"I promise your newsfeed will go back to cat videos and Let It Go covers, but right now, the ALS community has the main spotlight, and for once in my entire life, I've seen it in the forefront," he said.

The ALS Association has received more than $41.8 million in donations compared to the $2.1 million raised within the same time period in 2013. There have been more than 739,275 new donors,

For Mr Carbajal the reality of living with motor neurone disease is one he can't escape.

"Eventually, I won't be able to use my arms or hands at all," he says. "I won't be able to walk. Talk. And breathe on my own. It's devastating."

If you've used the internet in the last two weeks, chances are you've heard of the 'Ice Bucket Challenge', the latest pass-it-on fad to go viral in a big way.

To find out more go to http://www.mndaust.asn.au/Home.aspx


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McEvoy serves it up to sprint kings

Cameron McEvoy (left) and James Magnussen after the 100m final. Source: AFP

CAMERON McEvoy became swimming's new giant-killer on Friday night when he smashed the sport's greatest swimmer of all-time, an Olympic champion and a two-times world champion in a stunning 100m freestyle upset at the Pan Pacs.

The 20-year-old hometown hero stunned everybody with a comprehensive start-to-finish 100m victory in a time of 47.82sec ahead of Olympic champion Nathan Adrian (48.30), reigning world champion James Magnussen (48.36) and 18-times Olympic gold medallist Michael Phelps (48.51).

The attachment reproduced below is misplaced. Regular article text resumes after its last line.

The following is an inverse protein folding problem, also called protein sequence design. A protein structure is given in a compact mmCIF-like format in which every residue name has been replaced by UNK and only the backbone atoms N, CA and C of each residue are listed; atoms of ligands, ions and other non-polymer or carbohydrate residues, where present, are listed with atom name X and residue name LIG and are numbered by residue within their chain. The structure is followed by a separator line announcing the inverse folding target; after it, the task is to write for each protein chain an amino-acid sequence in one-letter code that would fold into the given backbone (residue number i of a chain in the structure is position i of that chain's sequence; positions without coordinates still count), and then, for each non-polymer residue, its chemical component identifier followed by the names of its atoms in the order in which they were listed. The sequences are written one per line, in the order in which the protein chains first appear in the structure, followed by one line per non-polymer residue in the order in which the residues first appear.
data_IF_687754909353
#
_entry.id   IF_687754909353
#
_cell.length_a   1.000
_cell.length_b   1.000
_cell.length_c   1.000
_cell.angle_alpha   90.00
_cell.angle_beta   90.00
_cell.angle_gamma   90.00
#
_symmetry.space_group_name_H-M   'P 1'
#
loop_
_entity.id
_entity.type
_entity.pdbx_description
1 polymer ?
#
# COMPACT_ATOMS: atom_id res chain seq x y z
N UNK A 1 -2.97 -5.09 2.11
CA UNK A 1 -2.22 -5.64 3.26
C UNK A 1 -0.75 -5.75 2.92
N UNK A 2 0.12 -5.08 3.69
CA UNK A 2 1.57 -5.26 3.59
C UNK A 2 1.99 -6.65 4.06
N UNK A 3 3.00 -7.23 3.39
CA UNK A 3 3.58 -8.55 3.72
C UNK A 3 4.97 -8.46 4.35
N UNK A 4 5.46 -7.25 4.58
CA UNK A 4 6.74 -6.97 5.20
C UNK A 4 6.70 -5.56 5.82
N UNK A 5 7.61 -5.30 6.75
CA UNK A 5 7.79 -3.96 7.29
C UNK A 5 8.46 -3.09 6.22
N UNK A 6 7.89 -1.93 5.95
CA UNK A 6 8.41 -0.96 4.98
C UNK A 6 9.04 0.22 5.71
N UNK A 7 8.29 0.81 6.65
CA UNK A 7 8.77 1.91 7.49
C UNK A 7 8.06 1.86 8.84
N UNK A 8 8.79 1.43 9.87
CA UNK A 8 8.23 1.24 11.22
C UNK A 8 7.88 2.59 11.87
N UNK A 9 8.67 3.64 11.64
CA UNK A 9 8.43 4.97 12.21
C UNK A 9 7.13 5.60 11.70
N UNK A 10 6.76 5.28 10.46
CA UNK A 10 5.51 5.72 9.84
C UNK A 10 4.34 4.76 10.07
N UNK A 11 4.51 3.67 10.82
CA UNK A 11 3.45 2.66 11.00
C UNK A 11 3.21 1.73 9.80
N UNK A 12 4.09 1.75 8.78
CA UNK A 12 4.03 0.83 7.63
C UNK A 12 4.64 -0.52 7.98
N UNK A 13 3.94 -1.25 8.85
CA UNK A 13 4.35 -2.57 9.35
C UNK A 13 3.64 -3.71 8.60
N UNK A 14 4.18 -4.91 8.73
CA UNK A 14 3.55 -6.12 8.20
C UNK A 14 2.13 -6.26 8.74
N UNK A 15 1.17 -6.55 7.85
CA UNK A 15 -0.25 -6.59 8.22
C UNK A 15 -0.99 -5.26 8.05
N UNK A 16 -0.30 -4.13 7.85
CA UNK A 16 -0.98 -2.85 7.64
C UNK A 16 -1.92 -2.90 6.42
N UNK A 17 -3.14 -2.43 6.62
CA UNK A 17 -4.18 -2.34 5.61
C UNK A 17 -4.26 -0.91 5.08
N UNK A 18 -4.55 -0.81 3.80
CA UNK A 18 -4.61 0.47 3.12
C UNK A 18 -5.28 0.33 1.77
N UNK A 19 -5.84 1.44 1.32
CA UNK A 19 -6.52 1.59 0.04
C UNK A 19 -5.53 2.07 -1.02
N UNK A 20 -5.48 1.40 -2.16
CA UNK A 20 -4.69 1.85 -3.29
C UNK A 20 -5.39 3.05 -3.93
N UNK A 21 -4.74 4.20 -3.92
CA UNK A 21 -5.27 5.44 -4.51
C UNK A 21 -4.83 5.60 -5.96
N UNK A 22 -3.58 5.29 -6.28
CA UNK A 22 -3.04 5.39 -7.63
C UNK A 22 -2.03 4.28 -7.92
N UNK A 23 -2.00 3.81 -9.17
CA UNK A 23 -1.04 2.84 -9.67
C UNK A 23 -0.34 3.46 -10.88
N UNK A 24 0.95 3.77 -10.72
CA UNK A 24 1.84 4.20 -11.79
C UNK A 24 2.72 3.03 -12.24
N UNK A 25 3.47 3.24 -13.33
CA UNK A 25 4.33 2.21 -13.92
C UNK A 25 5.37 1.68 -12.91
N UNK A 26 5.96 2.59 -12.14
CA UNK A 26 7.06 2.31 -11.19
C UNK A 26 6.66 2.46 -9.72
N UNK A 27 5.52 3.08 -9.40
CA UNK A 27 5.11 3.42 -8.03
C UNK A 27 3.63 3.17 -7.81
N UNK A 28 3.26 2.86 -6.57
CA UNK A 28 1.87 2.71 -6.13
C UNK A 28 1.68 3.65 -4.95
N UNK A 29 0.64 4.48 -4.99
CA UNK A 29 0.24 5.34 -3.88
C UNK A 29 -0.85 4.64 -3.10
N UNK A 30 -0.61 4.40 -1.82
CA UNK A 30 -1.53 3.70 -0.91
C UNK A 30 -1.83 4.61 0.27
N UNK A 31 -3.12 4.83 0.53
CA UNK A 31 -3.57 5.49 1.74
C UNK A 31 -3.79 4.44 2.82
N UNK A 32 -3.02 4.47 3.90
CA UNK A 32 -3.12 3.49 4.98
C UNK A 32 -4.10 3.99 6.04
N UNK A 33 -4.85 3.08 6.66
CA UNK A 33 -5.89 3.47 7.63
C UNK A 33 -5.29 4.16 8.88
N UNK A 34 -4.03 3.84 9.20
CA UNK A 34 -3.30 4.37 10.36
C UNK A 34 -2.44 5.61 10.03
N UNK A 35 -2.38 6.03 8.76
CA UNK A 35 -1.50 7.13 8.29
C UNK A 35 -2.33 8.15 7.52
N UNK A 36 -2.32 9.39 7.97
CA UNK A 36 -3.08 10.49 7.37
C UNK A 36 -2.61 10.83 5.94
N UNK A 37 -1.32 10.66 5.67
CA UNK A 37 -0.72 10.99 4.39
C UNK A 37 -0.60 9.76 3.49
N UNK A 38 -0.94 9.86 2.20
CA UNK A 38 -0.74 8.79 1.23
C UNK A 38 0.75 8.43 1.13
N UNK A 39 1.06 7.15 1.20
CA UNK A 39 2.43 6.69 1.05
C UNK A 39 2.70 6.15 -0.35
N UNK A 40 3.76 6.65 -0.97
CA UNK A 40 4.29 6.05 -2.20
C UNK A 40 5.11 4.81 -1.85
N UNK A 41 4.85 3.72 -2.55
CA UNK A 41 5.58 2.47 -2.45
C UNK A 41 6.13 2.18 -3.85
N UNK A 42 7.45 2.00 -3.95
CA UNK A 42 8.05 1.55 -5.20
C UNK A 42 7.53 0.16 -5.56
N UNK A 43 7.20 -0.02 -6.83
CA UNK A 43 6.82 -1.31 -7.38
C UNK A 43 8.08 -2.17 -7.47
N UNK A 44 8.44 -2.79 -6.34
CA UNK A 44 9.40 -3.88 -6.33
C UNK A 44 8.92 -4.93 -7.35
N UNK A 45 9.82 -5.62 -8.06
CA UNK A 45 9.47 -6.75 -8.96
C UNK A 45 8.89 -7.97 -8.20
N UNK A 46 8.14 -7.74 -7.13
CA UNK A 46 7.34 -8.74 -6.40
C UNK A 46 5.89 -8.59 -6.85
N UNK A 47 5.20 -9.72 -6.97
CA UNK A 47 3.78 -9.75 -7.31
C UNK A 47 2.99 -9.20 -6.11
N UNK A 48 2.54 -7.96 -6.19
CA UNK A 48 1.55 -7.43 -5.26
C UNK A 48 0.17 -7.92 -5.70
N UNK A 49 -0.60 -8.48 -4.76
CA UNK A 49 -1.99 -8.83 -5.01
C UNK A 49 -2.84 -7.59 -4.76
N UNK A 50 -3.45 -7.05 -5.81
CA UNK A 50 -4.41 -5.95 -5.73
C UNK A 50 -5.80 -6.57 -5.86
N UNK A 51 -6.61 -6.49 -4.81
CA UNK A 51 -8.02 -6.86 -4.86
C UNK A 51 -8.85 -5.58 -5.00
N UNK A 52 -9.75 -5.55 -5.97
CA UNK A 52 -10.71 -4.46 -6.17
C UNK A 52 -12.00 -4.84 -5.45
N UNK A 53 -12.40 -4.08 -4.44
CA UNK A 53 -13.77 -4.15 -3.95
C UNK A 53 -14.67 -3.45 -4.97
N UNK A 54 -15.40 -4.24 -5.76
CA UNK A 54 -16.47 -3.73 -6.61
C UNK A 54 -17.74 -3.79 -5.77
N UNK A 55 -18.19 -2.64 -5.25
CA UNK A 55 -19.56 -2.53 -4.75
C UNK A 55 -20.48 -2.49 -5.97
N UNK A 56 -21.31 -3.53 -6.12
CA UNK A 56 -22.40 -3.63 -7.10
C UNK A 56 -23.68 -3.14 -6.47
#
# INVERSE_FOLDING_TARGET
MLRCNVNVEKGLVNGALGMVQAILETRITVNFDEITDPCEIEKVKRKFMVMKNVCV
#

Just three weeks after he was beaten by Magnussen at the Glasgow Commonwealth Games, McEvoy turned the ­tables with a win that will ­resonate around the world and stamp the baby-faced assassin as a major gold medal threat for the 2016 Rio Olympics.

"To me it felt pretty perfect," McEvoy said. "I was just happy to be there with such great company in the race. Going out, I just wanted to enjoy it because when is the next time I will be in a race with people like that?

"You always have to have in the back of your mind you have the possibility of winning. In saying that, I would not have been disappointed if I didn't win.

"It was just an honour to be in a race with such great men and what those guys have ­accomplished.

"I worked out today between those three there are 28 Olympic medals so it's something and just great to be in their company."

Cate Campbell (right) and sister Bronte celebrate after the women's 100m final. Cate won and Bronte came second. Source: AP

Magnussen revealed afterwards he had been in hospital a week ago with severe back problems, but wanted to take nothing away from his teammate for a superb victory.

Instead, the 22-year-old will turn defeat into motivation for 2015, just as he did after the London Olympics and when McEvoy upset him at the ­selection trials in April.